Pet-Friendly Restaurants Guide


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­Heard about the latest pet-friendly restaurant in town? The one that features a separate menu for man's best friend?

Before you get Fido stoked about a big night out, we need to define what exactly a pet-friendly restaurant is. The term, it turns out, is a bit of an oxymoron. Yes, a pet-friendly restaurant will allow some pets to accompany their owners to the outside of a restaurant. However, they're not allowed past the entrance.

In reality, a pet-friendly restaurant is a restaurant that has an outside seating area, one that's not fully enclosed. The restaura­nt owner must specify that pets are allowed on the patio or deck area. But that's it. If the patio, balcony or deck can be accessed only by steering through the restaurant interior, leave Fido at home [source: Kain]. If you're not willing to sit outside, don't bother taking your pet out to dinner, unless you're in certain parts of Europe (notably France) or need assistance from a service animal, such as a guide dog.

­Why is this? While there is no federal law that re­stricts animals from restaurants, local health ordinances in the United States prohibit pets from restaurants. The only law pertaining to animals in restaurants is the Americans with Disabilities Act, which is designed to provide people with disabilities equal access to public places, giving them the legal right to be accompanied by a service animal in all areas open to the general public [source: Kain].

So unless your disabilities demand assistance from an animal friend, you and Fido will be eating outside. What about your cockatoo, guinea pig, cat or pet ferret? Unless they're crated and quiet, don't even think about asking if they're allowed. In most cases, regulations covering pets and restaurants are specifically about dogs.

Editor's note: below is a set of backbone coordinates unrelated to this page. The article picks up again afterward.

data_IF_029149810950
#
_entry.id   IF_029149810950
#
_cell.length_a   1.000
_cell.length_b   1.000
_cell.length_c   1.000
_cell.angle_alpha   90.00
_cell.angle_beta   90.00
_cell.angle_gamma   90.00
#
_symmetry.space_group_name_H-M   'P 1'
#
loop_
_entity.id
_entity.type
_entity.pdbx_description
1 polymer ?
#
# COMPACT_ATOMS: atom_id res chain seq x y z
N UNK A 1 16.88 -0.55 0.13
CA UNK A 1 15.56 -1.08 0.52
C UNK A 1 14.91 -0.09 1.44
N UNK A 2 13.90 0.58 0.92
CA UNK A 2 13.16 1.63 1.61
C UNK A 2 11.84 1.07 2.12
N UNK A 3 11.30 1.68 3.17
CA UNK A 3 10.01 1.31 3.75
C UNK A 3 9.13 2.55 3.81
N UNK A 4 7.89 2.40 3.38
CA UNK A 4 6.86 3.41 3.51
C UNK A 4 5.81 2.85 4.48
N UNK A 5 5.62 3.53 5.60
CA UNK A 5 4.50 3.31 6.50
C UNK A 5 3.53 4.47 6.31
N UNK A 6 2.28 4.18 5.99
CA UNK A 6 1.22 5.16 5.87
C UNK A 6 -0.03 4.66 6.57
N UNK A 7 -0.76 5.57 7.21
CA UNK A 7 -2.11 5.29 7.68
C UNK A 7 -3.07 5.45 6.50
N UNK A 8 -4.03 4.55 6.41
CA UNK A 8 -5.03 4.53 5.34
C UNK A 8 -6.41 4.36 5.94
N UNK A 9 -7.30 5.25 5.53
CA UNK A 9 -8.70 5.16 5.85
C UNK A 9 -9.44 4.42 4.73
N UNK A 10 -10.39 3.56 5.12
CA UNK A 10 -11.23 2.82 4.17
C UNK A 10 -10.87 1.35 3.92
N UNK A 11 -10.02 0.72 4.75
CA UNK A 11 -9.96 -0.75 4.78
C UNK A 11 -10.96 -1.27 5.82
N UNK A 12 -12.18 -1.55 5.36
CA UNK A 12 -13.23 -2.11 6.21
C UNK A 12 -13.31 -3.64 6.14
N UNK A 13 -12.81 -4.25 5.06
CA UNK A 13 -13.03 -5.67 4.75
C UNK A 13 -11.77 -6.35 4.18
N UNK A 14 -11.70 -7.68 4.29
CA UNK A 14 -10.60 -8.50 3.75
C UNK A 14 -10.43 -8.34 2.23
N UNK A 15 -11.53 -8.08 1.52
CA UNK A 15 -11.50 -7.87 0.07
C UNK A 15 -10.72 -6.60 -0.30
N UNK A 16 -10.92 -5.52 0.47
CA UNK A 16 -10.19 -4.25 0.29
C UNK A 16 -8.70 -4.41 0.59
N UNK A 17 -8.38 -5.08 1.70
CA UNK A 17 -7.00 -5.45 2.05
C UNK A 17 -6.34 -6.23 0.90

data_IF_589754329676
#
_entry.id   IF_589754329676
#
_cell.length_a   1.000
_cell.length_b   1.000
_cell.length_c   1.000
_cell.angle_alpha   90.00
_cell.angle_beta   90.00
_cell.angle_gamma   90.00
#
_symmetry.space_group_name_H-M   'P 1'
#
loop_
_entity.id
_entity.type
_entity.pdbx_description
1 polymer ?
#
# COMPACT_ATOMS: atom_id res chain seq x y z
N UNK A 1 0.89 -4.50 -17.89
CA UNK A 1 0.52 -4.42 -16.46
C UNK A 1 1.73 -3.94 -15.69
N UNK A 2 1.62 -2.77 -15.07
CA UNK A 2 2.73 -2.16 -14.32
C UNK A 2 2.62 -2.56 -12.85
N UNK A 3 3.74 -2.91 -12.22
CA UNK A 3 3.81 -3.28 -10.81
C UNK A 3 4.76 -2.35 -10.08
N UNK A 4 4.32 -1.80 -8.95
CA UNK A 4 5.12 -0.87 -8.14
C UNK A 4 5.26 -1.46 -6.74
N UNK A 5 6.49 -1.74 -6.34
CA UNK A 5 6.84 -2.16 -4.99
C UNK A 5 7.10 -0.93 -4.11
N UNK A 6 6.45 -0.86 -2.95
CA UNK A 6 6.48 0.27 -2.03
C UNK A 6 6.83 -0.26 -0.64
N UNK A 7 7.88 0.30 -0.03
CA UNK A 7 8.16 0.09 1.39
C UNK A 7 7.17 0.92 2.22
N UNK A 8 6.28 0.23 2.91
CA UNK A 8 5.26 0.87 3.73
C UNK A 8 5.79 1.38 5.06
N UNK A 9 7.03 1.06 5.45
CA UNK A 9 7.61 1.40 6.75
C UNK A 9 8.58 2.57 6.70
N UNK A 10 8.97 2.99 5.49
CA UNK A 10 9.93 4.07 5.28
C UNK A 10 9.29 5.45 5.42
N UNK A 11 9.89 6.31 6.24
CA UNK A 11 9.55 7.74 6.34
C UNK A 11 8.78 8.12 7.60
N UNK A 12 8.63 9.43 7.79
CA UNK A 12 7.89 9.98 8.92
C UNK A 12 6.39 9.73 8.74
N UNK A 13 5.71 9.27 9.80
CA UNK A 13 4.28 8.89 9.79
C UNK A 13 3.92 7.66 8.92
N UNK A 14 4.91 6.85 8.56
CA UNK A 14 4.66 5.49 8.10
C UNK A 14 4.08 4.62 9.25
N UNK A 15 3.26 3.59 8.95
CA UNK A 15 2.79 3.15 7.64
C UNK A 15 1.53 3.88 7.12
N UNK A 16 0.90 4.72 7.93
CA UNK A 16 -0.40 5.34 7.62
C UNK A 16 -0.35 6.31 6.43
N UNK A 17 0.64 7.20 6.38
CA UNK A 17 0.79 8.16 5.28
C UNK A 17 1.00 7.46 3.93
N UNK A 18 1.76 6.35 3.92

Read on to learn about restaurant pet rules.

Restaurant Pet Rules

Local and state health inspectors can -- and will -- fine restaurants for noncompli­ance with the health code. A geographic area's local laws may allow pets in outdoor dining areas, but it's ultimately the owner of the establishment who has the final say on whether pets are permitted on the premises.

Even if a given restaurant is not pet friendly, you may on occasion see a dog in the establishment, usually accompanied by certain customers (typically very good customers) of friends of the owner [source: Malby].

To keep obliging restaurants happy with their decisions to include pets, here are some etiquette rules you and your pet should follow when dining out:

  • Keep your animal leashed at all times.
  • No barking
  • No begging
  • No jumping
  • No eating off the table
  • No sitting on chairs, tables or benches
  • Do not enter the inside of the restaurant.
  • Current vaccination tags should be on pet's collar
  • Bring your own food dish and water bowl. Health codes prohibit pets from eating and drinking from restaurant dishes and glasses.
  • Get your pet to sit under or as close to the table base as possible to reduce the chances of your waiter tripping over your pet [source: Road and Travel Magazine, Colorado Restaurant Association].

Local ordinances will also determine how a restaurant handles pets. A St. Petersburg, Fla., ordinance requires that restaurants obtain a permit if they want to allow dogs to sit outside. A Florida "doggie dining law" requires restaurants to keep hand sanitizers on all tables where dogs are allowed [source: Konis].

Just how pet friendly an establishment is depends upon the owners. Some go out of their way to welcome pets by offering water and treats. Others have special events that are geared around pet owners, and even offer pet birthday parties.